Galapagos Giant Tortoise Brought Back From Brink of Extinction

Española giant Galapagos tortoises have long necks which help them snack on low-hanging cacti. James Gibbs

By the 1960s, there were only 15 giant Galapagos tortoises left on the isle of Española, in the southeastern Galapagos Islands. For the previous two centuries these tortoises were ravaged by whalers, who stopped by this rocky archipelago, nearly 600 miles west of Ecuador, and took the beasts aboard for food on long voyages.

It seemed likely that these animals would go the same way as a related subspecies, the Pinta island tortoise, whose final surviving member known as Lonesome George died in June 2012.

But in this tale of two tortoises, the Española story ends happily.

As recounted in a study published today in PLOS ONE, the 15 remaining tortoises were put into a special breeding program, and since the 1960s have produced more than 1,500 offspring, now living on the island and even beginning to breed in the wild. The population is now considered stable, says James Gibbs, study co-author and professor of conservation biology at the State University of New York College of Environmental Science and Forestry in Syracuse.

"It looks like we are no longer needed," Gibbs tells Newsweek. "The tortoises can take care of themselves."

Gibbs has been tracking the tortoises and measuring the effectiveness of the reintroduction program since the early 1990s. The whole effort has involved hundreds of people over decades.

"The rebound of the Española tortoises from near-extinction is undoubtedly one of conservation's greatest success stories," says Dennis Hansen, a giant tortoise expert at the University of Zurich, Switzerland, who wasn't involved in the research.

The tortoises aren't just important because of their obvious human appeal, as large beasts that can live to 170 years old and move like shell-covered sloths. They are in fact "ecosystem engineers," helping to make life possible for a wide variety of other animals in this arid landscape, Gibbs says.

A tortoise beneath a cactus plant. The animals "reach what they can [eat] but otherwise wait and listen for fallen cactus parts like fruits and pads which fall very rarely," Gibbs says. "Such is the life of a tortoise. They are tough creatures." James Gibbs / PLOS ONE

Primarily, the tortoises eat the fruits and pads of cacti, and disseminate the plants' seeds through their droppings, thus helping to spread the succulent plant throughout the island. Related subspecies of tortoises living on other islands do the same thing. Cacti, in turn, are a "keystone species" that provide food for songbirds, like finches and mockingbirds, and reptiles, like lava lizards, Gibbs adds.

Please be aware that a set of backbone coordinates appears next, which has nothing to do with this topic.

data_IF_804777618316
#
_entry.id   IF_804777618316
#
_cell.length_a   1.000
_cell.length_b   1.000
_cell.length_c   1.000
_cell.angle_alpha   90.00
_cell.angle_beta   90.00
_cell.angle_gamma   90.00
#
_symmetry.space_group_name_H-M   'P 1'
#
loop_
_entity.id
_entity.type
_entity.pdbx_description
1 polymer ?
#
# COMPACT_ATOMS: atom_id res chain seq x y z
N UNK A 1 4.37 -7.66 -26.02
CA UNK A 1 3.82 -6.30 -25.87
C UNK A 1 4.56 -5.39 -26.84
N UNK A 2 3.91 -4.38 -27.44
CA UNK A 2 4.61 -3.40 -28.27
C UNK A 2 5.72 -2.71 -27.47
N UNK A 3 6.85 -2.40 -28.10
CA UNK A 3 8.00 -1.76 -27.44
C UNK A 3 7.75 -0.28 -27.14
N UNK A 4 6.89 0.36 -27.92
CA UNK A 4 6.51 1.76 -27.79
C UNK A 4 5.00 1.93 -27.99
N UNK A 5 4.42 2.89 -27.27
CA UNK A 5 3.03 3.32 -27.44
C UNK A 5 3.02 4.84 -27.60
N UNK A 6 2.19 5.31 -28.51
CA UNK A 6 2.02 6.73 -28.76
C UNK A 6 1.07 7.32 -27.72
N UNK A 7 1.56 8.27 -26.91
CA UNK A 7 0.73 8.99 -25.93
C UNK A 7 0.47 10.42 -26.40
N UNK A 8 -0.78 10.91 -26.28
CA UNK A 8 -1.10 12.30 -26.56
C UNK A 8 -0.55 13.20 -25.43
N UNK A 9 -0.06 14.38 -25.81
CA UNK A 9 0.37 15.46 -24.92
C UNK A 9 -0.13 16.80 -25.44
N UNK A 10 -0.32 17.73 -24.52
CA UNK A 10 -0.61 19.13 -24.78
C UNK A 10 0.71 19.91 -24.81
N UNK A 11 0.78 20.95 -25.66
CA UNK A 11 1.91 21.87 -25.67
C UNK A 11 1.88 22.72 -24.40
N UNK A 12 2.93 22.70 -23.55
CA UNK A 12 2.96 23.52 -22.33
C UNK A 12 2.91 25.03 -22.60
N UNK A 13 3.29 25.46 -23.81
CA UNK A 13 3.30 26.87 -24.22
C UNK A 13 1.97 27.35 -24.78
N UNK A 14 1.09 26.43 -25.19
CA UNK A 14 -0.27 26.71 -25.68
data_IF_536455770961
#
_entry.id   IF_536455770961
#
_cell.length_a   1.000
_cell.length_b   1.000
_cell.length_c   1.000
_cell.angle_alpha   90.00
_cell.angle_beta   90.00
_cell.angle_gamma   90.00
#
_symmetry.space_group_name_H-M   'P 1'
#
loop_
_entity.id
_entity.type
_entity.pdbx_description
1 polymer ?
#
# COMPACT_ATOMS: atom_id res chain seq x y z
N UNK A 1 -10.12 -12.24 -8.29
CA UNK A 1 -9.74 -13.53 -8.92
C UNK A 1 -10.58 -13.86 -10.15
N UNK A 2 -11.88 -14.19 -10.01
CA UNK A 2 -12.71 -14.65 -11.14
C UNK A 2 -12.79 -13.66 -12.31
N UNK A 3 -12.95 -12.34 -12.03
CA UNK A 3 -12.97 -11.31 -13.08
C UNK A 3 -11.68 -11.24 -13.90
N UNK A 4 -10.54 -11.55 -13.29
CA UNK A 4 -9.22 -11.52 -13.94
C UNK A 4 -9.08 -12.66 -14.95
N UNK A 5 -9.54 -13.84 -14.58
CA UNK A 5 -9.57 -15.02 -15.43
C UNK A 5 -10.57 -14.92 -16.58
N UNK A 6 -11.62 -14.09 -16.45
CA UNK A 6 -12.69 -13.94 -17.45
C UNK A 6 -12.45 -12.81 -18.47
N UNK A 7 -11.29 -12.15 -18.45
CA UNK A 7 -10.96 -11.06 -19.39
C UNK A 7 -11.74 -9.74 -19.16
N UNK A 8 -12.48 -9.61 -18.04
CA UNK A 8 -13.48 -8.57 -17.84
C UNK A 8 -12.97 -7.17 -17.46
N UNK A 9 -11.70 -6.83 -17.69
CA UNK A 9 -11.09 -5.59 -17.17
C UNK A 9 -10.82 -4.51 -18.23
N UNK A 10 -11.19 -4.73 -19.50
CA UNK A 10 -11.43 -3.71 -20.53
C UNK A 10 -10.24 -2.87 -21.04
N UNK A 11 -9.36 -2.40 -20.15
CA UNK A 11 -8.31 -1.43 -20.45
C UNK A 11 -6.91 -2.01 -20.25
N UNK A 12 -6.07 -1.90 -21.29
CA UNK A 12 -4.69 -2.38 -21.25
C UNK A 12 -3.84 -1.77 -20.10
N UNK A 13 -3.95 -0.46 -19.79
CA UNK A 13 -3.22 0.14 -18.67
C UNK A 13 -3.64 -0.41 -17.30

Unfortunately, the Española ecosystem hasn't been in particularly great shape since goats were introduced about a century ago by fishermen to serve as meat on return voyages, Gibbs says. By eating everything in site, these horned intruders turned the island into a dust bowl. In the early 1970s every single last goat was killed by Galapagos National Park Service staff, but woody plants recolonized the land more quickly than grasses and cacti, and remain entrenched, Gibbs adds.

By trampling woody plants and spreading cacti, tortoises will shift the ecosystem back to its original pre-goat state, with more food-producing and water-efficient cacti and fewer woody plants, but it could take centuries, Gibbs notes.

"They more or less would garden their own ecosystem," says Hansen. "However, given the current dominance of woody plants, an initial human-assisted burst of selective felling and/or control of invasive plants to create more open areas might be a good idea."

Indeed, it's likely this possibility may be discussed by park staff and scientists next year, since the organization solicits advice from researchers for potential projects each year, Gibbs says.

Giant tortoises used to live in many places around the world but today only survive in the Galapagos and a group of islands east of Tanzania in the Indian Ocean known as the Aldabra Atoll. Some researchers are working on introducing the animals to other islands where they have been wiped out, for the animals' role as ecosystem engineers, Hansen says.

Today, Aldabra hosts more giant tortoises than the Galapagos, with a population over 100,000.
"And yet, Aldabra's giants were almost driven to extinction by overharvesting in the late 1870s, before Charles Darwin [and others] successfully appealed for their protection," Hansen says.

It all goes to show, Hansen adds, that tortoises are "very resilient critters if left alone."